FIG. 4 is a schematic diagram of a solid-state, dimmable ballast which embodies the principles of the present invention; and
FIG. 5 is a schematic diagram of a constant-illumination ballast employing a phototransistor responsive to the level of illumination in the vicinity of the lamp for controlling the conductivity of the VMOS channel.
The solid-state ballast circuit shown within the dashed-line rectangle 100 in FIG. 1 represents an improvement over, and a considerable simplification of, the circuit shown within the dashed-line rectangle 100 of FIG. 2. A comparison of FIGS. 1 and 2 will reveal that, in the two circuits, all components outside the rectangle 100 are identical. In the description to follow, the operation of the improved circuit shown in FIG. 1 will be described first, followed by a comparison of the improved circuit with the prior circuit shown in FIG. 2.
The principal active element employed in the improved ballast circuit of FIG. 1 is a Vertical Metal Oxide Semiconductor (VMOS) Field-Effect Transistor (FET) 10 whose source-drain channel is connected between the positive terminal of a DC power supply and one end of a current sensing resistor 125. A fixed ballast resistor 11 is connected in parallel with the channel of FET 10. The gate electrode of FET 10 is connected to the collector of a bipolar transistor 12 whose emitter is connected to the junction of a pair of resistors 13 and 14. The series combination of resistors 13 and 14 forms a voltage divider which is connected in series with a reverse-biased Zener diode across the lamp 35. The collector of transistor 12 and the gate of FET 10 are connected by a resistor 15 to the positive terminal of the DC supply. A resistor 16 connects the base of transistor 12 to the source of FET 10.
The DC supply comprises a conventional full-wave bridge rectifier comprising diodes 30, a pair of voltage doubling capacitors 31 and a filter capacitor 32. When AC line voltage is supplied to the terminals 120 and 121, and before the lamp 35 ignites, the voltage across filter capacitor 32 rises to a value adequate to "fire" lamp 35 (approximtely 300 volts for a mercury vapor lamp). Because of the small capacitance of the doubling capacitors 31 (relative to that of filter capacitor 32), the voltage doubling action ceases as soon as the lamp 36 beings to drain substantial current from the supply.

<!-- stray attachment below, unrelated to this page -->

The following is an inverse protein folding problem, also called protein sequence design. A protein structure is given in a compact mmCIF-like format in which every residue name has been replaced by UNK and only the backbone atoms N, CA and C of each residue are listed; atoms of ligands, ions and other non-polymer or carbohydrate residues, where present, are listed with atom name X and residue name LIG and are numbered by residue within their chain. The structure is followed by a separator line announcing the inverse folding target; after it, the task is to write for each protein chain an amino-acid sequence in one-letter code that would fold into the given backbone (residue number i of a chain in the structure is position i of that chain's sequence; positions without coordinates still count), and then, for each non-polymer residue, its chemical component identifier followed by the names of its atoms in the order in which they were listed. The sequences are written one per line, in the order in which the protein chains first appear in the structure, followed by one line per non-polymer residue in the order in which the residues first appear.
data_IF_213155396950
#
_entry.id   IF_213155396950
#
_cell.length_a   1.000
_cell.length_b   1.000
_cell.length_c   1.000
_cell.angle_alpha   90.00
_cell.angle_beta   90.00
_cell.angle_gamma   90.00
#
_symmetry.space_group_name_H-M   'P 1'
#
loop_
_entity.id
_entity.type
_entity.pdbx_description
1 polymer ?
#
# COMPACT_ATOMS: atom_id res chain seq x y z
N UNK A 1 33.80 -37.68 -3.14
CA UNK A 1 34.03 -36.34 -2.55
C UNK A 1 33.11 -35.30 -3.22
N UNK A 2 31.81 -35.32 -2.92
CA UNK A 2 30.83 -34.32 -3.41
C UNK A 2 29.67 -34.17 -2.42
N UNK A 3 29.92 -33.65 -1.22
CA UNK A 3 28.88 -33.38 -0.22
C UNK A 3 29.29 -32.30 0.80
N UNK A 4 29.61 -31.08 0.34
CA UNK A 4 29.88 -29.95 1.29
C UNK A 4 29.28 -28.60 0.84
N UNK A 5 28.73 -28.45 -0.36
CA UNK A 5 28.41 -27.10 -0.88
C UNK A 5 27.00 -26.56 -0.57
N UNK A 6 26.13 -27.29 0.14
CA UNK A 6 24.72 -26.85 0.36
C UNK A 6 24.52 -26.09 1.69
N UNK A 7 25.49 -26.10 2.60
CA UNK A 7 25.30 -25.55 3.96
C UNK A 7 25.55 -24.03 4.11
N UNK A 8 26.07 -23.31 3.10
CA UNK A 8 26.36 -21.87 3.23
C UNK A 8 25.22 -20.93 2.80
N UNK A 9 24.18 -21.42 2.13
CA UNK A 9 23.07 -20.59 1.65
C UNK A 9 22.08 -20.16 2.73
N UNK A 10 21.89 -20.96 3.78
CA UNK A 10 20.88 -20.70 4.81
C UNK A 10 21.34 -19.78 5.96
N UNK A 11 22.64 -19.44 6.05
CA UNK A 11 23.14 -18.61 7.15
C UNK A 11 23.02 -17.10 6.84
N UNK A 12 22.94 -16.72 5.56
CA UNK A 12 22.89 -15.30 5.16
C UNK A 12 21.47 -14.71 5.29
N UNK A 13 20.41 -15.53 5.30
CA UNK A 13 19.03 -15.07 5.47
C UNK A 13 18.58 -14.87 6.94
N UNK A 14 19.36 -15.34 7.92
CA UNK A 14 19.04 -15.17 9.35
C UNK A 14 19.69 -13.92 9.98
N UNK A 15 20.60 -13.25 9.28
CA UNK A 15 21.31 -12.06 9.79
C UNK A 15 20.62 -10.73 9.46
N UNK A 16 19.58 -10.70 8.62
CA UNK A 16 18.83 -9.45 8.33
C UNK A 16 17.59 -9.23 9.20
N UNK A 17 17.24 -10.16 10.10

Immediately after ignition, the voltage across the lamp 35 falls to a low value (e.g. 15 volts). This low initial lamp voltage results from the fact that, in HID lamps, the initial electron flow takes place solely through a starting gas, such as argon. As the lamp continues to burn, its heat begins to vaporize the mercury, sodium or metal hilide which is deposited on the inside walls of the cold arc tube. As the vapor pressure within the tube builds, the voltage across the lamp increases and the current through the lamp decreases.
In order to protect the lamp from excessive current and bring it to a desired operating point, the channel of the FET 10 is initially maintained in a nonconductive state such that substantially all lamp current immediately after ignition flows through the fixed ballast resistor 11. This initial nonconductivity of the FET 10 is ensured by the high starting current flowing through the current sensing resistor 125 which forward biases the base-emitter junction of transistor 12 to hold the gate-to-source voltage of FET 10 at a level well below that required for channel conduction.
The resistance of the fixed ballast resistor 11 is preferably selected to limit initial lamp current to a value approximately equal to 120% of the lamp's rated current at its rated operating voltage.
As lamp voltage increases and lamp current decreases during warm-up, a threshold level is eventually reached where the bipolar transistor 12 begins to be turned off, raising the potential applied to the gate electrode of FET 10 and causing the source-drain channel of FET 10 to become conductive. As current begins to flow through the channel of the FET 10 as well as through resistor 11, additional current flow through resistor 125 has a tendency to turn ON transistor 12 and turn FET 10 OFF. Thus, the combined gain of transistors 12 and FET 10 operate in a negative feedback relationship to regulate the lamp current after the threshold level is reached.